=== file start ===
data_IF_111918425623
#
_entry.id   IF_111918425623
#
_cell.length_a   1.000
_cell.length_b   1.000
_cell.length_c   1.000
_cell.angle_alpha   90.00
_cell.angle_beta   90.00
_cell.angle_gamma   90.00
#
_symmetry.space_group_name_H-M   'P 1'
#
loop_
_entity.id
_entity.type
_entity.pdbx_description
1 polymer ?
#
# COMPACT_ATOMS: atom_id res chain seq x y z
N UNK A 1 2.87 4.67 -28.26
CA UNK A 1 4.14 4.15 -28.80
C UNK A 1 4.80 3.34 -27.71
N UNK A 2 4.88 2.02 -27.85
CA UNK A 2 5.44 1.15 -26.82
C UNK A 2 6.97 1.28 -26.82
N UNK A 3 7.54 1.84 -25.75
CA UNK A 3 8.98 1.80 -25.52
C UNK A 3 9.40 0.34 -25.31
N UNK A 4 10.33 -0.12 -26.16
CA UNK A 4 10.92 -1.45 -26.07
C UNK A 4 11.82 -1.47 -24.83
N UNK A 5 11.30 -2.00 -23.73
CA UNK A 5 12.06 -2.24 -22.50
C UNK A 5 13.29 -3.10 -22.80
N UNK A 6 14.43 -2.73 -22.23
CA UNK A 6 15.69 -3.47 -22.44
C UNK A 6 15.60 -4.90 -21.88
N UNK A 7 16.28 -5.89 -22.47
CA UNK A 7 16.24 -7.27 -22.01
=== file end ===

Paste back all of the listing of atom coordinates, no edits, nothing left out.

data_IF_111918425623
#
_entry.id   IF_111918425623
#
_cell.length_a   1.000
_cell.length_b   1.000
_cell.length_c   1.000
_cell.angle_alpha   90.00
_cell.angle_beta   90.00
_cell.angle_gamma   90.00
#
_symmetry.space_group_name_H-M   'P 1'
#
loop_
_entity.id
_entity.type
_entity.pdbx_description
1 polymer ?
#
# COMPACT_ATOMS: atom_id res chain seq x y z
N UNK A 1 2.87 4.67 -28.26
CA UNK A 1 4.14 4.15 -28.80
C UNK A 1 4.80 3.34 -27.71
N UNK A 2 4.88 2.02 -27.85
CA UNK A 2 5.44 1.15 -26.82
C UNK A 2 6.97 1.28 -26.82
N UNK A 3 7.54 1.84 -25.75
CA UNK A 3 8.98 1.80 -25.52
C UNK A 3 9.40 0.34 -25.31
N UNK A 4 10.33 -0.12 -26.16
CA UNK A 4 10.92 -1.45 -26.07
C UNK A 4 11.82 -1.47 -24.83
N UNK A 5 11.30 -2.00 -23.73
CA UNK A 5 12.06 -2.24 -22.50
C UNK A 5 13.29 -3.10 -22.80
N UNK A 6 14.43 -2.73 -22.23
CA UNK A 6 15.69 -3.47 -22.44
C UNK A 6 15.60 -4.90 -21.88
N UNK A 7 16.28 -5.89 -22.47
CA UNK A 7 16.24 -7.27 -22.01